Friday, February 26, 2010

Cancer as a change agent?

As a cancer survivor (can I say that yet?) I now think of life as B.C. and A.C. -- for, of course, before cancer and after cancer. Once you've coped with cancer, life isn't the same. Survivors will often talk about major and minor overhauls of their lives--from taking another look at their family life and other relationships to switching jobs, finding an entirely new career or pursuing new leisure activities. While I know at some level that life is finite, I had never thought about it as concretely or as frequently as after my diagnosis of breast cancer. I am acutely aware of our limited time on earth. Mortality is, quite literally, in my face. The cancer experience affects your perception of time (I always say time flies while you're having cancer). I am suddenly impatient and acutely aware of my frustration at spending time on things I have always perceived as meaningless—only now they seem more so. Whenever you have a more acute sense of time being finite, you start to think more and more about what matters to you and how you want to spend your time. Trite as it may sound, cancer truly is a life-changing event. Often, someone who has weathered a cancer diagnosis comes through treatment much stronger—and ready for change.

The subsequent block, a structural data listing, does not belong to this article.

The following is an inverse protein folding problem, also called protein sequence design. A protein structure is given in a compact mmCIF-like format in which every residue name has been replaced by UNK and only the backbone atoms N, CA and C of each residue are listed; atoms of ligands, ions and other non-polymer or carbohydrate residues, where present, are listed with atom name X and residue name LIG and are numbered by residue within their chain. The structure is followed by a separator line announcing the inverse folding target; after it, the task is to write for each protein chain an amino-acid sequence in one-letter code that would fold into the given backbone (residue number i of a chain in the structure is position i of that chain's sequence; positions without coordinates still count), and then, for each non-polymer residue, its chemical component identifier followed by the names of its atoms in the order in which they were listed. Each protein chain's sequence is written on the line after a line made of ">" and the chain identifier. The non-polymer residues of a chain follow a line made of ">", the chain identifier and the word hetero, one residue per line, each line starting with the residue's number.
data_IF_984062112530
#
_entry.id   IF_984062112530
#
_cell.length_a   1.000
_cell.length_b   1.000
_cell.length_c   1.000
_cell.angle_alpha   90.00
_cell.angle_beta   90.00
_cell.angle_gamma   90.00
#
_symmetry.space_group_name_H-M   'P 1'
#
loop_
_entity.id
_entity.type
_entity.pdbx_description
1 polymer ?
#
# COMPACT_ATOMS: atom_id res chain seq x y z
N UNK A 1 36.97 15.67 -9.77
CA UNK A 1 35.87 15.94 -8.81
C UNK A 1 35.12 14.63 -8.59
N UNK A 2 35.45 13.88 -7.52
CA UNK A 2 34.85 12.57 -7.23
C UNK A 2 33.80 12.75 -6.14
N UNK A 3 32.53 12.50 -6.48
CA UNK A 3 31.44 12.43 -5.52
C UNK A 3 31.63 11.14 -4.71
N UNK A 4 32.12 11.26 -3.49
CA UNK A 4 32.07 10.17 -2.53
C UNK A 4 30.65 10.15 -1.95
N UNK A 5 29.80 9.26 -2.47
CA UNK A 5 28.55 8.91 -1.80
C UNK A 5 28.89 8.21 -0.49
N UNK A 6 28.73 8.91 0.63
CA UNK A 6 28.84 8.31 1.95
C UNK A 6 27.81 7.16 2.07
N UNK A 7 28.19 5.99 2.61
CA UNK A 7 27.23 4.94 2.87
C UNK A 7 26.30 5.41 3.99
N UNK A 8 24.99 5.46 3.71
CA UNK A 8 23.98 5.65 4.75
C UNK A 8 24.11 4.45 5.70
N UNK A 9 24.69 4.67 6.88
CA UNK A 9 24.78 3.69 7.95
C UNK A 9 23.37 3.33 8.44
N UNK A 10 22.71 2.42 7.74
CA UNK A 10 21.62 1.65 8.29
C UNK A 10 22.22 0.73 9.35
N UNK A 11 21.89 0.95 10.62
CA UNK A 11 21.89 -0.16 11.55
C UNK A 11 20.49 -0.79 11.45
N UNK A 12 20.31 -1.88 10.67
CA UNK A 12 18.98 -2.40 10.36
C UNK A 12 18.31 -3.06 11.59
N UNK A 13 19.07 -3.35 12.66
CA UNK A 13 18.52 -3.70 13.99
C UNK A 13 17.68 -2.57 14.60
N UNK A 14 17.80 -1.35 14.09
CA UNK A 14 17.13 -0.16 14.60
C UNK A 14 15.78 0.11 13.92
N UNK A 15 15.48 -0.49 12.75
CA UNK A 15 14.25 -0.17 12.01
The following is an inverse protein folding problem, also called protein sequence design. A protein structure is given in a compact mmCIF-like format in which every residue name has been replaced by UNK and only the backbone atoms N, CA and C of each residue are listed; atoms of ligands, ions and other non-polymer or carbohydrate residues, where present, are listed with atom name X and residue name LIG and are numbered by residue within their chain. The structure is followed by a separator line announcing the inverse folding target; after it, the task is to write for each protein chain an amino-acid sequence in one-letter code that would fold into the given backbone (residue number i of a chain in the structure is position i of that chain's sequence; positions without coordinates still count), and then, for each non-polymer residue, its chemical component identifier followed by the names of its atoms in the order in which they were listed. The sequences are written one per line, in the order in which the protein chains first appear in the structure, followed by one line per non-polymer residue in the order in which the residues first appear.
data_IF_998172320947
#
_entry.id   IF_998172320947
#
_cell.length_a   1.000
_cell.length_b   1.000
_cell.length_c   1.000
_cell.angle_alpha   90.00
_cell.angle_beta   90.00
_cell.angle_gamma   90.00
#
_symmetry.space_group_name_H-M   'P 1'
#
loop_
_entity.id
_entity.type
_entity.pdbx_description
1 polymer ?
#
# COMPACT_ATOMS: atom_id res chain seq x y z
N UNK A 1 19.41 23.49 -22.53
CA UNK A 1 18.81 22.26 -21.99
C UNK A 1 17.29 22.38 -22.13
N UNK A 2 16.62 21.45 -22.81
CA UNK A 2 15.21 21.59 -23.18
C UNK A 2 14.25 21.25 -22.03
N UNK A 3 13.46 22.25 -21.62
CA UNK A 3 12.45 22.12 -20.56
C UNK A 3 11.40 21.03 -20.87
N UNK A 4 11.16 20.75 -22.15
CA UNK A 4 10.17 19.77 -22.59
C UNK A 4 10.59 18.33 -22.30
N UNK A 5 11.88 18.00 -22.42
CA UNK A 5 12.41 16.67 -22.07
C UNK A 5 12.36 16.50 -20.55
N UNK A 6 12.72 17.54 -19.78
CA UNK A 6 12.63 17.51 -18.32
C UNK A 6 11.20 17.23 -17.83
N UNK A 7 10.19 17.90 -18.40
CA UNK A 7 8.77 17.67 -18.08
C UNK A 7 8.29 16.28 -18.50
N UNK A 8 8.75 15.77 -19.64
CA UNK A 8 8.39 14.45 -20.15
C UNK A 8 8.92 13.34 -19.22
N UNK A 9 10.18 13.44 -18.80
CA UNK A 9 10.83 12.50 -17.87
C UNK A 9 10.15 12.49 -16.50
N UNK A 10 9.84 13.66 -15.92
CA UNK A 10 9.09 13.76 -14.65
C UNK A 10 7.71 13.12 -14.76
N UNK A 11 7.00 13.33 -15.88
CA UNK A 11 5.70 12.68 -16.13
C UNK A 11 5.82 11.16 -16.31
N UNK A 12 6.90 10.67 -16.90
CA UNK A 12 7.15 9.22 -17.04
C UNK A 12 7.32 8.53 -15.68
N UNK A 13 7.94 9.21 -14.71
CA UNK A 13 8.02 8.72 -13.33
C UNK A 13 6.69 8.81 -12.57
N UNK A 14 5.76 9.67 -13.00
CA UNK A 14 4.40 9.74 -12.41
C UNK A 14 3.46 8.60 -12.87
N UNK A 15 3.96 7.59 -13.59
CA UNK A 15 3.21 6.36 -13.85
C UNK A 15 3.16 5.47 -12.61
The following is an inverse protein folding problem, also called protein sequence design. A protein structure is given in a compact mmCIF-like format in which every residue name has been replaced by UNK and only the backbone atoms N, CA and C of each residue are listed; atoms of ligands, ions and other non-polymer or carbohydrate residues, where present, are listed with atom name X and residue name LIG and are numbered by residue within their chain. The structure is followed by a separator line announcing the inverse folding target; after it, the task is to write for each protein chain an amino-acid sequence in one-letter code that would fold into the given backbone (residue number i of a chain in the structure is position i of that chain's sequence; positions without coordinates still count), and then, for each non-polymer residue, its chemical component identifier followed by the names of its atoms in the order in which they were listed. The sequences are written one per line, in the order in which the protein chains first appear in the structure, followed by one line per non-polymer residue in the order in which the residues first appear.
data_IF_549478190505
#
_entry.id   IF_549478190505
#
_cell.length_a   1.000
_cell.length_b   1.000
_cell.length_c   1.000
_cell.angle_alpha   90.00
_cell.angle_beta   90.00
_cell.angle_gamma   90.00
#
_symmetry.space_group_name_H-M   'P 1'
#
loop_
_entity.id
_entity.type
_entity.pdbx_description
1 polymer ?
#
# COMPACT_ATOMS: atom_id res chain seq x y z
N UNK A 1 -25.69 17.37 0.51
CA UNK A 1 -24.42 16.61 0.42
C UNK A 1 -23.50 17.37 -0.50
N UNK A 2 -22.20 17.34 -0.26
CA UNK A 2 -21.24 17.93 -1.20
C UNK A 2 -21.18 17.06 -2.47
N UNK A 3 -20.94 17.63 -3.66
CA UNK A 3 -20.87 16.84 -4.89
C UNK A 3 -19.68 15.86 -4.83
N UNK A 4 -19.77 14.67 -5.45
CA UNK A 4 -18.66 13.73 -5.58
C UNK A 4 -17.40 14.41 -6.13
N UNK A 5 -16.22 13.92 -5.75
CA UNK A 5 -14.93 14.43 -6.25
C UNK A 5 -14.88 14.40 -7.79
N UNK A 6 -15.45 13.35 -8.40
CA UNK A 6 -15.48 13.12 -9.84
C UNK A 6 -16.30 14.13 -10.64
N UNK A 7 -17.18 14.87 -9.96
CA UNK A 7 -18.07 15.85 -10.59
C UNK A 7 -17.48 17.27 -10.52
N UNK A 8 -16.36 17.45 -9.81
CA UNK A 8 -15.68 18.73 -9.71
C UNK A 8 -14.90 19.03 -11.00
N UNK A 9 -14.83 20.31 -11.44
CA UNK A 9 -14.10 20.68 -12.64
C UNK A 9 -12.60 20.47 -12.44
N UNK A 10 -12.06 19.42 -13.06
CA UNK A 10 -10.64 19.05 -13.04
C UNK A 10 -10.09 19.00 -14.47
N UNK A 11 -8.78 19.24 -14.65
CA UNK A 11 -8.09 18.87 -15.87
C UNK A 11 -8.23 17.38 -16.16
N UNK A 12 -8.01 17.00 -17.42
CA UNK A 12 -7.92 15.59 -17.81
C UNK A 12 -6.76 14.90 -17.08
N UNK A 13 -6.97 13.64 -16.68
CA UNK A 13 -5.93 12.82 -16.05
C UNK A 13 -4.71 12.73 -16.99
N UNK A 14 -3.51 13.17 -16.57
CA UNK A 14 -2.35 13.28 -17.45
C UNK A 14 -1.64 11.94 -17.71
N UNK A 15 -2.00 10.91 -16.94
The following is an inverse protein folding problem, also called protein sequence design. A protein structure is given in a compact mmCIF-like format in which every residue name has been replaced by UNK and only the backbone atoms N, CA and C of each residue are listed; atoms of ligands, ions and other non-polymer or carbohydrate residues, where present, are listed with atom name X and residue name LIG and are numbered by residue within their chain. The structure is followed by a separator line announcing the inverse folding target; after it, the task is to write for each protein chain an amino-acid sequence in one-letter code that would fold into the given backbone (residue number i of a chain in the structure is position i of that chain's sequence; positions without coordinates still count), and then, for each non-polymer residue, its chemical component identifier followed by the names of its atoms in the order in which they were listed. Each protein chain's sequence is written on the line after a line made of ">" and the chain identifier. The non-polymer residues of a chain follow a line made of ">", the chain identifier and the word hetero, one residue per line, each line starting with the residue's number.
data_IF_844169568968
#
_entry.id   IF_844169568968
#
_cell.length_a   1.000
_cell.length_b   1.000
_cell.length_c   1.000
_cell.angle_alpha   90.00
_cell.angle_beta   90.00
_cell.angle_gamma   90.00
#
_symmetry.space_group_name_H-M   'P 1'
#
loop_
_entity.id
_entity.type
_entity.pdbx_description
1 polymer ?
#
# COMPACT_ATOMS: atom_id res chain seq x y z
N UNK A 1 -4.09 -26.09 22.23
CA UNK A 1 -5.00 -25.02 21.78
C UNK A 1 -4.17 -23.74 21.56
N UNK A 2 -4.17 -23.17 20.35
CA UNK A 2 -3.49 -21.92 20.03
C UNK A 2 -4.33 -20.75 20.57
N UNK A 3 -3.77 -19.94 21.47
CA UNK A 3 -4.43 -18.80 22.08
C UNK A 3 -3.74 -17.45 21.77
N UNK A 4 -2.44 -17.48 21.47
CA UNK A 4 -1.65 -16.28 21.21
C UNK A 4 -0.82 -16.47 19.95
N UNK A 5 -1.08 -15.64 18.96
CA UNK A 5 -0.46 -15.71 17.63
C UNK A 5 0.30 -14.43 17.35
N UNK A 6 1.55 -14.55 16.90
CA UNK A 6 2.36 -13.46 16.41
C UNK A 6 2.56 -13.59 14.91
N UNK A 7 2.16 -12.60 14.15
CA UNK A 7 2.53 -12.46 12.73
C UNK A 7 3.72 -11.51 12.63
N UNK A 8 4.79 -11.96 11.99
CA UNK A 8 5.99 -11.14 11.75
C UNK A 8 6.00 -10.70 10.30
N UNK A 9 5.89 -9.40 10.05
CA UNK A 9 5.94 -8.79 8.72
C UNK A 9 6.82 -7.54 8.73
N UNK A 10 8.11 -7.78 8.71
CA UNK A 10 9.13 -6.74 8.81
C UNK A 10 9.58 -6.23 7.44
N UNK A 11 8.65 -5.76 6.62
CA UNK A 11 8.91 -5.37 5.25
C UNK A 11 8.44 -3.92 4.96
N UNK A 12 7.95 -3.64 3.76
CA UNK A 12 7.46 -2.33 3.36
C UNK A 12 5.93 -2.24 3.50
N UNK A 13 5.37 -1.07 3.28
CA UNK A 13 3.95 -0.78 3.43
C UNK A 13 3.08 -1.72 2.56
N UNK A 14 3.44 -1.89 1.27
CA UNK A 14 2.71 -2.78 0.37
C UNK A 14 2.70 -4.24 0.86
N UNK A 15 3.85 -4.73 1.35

No one says, "I'm glad I got cancer." But it has changed the way I look at my life, the way I handle relationships, my career, everything. My reaction is considered typical. Mental health experts who work with cancer survivors say it's common for people to seek out more creative, and therefore meaningful, avenues of work or leisure. It's typical to hear an investment banker say she'd like to be a poet, but much less rare to hear a poet decide to become an investment banker. For many people trying to shift to a more meaningful job or career, money becomes secondary--despite the fact that medical bills may be overwhelming. I have a sense of "forward propulsion" that comes out of this experience, a sense that the sickness, hopefully soon to be in the past, is perhaps one of my greatest motivators. And, with some patience and planning, the end of my cancer story will be a happy one, complete with more meaningful relationships on and off the job.

1 comment:

  1. Hello! While in treatment I lost my job of 16 years and am still unemployed. After two surgeries, chemo, radiation, etc., I cannot even fathom some jerk boss screaming at me because I messed up at work or I was late coming back from lunch. I hate interviewing because unless you have been there - you don't get it. I feel like reaching over the desk and smacking most of these idiots who just oooze self-importance. Hang in there girl - it sucks but at least we are breathing!